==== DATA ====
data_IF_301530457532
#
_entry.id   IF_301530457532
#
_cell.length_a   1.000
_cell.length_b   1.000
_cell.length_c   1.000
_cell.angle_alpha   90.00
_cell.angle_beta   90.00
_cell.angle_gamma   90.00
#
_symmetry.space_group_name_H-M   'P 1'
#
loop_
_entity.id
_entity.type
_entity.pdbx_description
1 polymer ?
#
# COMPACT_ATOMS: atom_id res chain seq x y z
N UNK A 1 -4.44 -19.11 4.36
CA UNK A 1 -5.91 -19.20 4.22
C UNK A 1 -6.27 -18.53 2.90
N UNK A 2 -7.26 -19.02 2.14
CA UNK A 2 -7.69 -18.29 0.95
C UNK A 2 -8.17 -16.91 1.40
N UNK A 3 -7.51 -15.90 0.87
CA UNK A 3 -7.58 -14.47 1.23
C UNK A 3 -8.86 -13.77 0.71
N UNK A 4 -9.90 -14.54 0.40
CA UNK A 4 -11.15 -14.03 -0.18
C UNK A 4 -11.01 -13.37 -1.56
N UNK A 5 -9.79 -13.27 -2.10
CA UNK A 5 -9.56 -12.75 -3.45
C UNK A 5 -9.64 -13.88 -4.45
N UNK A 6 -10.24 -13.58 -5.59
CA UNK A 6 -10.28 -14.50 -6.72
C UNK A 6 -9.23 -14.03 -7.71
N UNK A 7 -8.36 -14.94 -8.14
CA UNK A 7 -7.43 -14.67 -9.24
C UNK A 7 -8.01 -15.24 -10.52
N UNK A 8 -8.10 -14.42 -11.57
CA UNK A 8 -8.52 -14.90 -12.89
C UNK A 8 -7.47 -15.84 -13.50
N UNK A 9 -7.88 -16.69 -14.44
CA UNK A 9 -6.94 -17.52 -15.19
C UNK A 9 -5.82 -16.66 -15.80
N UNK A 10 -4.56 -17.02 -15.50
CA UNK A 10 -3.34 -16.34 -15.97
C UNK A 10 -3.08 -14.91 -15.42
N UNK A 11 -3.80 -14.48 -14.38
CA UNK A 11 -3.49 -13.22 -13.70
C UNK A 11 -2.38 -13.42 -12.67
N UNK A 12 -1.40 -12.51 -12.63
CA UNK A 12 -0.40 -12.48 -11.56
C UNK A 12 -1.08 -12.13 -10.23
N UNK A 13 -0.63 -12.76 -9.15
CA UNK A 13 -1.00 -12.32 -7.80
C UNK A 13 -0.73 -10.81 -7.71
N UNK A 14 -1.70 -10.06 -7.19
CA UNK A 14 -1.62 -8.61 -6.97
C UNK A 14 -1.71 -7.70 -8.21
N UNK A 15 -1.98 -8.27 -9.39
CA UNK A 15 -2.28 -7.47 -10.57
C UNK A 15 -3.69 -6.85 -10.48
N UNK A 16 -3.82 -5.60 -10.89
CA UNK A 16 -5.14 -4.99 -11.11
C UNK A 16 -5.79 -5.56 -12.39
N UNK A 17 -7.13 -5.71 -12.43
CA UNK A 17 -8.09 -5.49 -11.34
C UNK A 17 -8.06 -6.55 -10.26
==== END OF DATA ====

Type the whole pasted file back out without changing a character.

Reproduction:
data_IF_301530457532
#
_entry.id   IF_301530457532
#
_cell.length_a   1.000
_cell.length_b   1.000
_cell.length_c   1.000
_cell.angle_alpha   90.00
_cell.angle_beta   90.00
_cell.angle_gamma   90.00
#
_symmetry.space_group_name_H-M   'P 1'
#
loop_
_entity.id
_entity.type
_entity.pdbx_description
1 polymer ?
#
# COMPACT_ATOMS: atom_id res chain seq x y z
N UNK A 1 -4.44 -19.11 4.36
CA UNK A 1 -5.91 -19.20 4.22
C UNK A 1 -6.27 -18.53 2.90
N UNK A 2 -7.26 -19.02 2.14
CA UNK A 2 -7.69 -18.29 0.95
C UNK A 2 -8.17 -16.91 1.40
N UNK A 3 -7.51 -15.90 0.87
CA UNK A 3 -7.58 -14.47 1.23
C UNK A 3 -8.86 -13.77 0.71
N UNK A 4 -9.90 -14.54 0.40
CA UNK A 4 -11.15 -14.03 -0.18
C UNK A 4 -11.01 -13.37 -1.56
N UNK A 5 -9.79 -13.27 -2.10
CA UNK A 5 -9.56 -12.75 -3.45
C UNK A 5 -9.64 -13.88 -4.45
N UNK A 6 -10.24 -13.58 -5.59
CA UNK A 6 -10.28 -14.50 -6.72
C UNK A 6 -9.23 -14.03 -7.71
N UNK A 7 -8.36 -14.94 -8.14
CA UNK A 7 -7.43 -14.67 -9.24
C UNK A 7 -8.01 -15.24 -10.52
N UNK A 8 -8.10 -14.42 -11.57
CA UNK A 8 -8.52 -14.90 -12.89
C UNK A 8 -7.47 -15.84 -13.50
N UNK A 9 -7.88 -16.69 -14.44
CA UNK A 9 -6.94 -17.52 -15.19
C UNK A 9 -5.82 -16.66 -15.80
N UNK A 10 -4.56 -17.02 -15.50
CA UNK A 10 -3.34 -16.34 -15.97
C UNK A 10 -3.08 -14.91 -15.42
N UNK A 11 -3.80 -14.48 -14.38
CA UNK A 11 -3.49 -13.22 -13.70
C UNK A 11 -2.38 -13.42 -12.67
N UNK A 12 -1.40 -12.51 -12.63
CA UNK A 12 -0.40 -12.48 -11.56
C UNK A 12 -1.08 -12.13 -10.23
N UNK A 13 -0.63 -12.76 -9.15
CA UNK A 13 -1.00 -12.32 -7.80
C UNK A 13 -0.73 -10.81 -7.71
N UNK A 14 -1.70 -10.06 -7.19
CA UNK A 14 -1.62 -8.61 -6.97
C UNK A 14 -1.71 -7.70 -8.21
N UNK A 15 -1.98 -8.27 -9.39
CA UNK A 15 -2.28 -7.47 -10.57
C UNK A 15 -3.69 -6.85 -10.48
N UNK A 16 -3.82 -5.60 -10.89
CA UNK A 16 -5.14 -4.99 -11.11
C UNK A 16 -5.79 -5.56 -12.39
N UNK A 17 -7.13 -5.71 -12.43
CA UNK A 17 -8.09 -5.49 -11.34
C UNK A 17 -8.06 -6.55 -10.26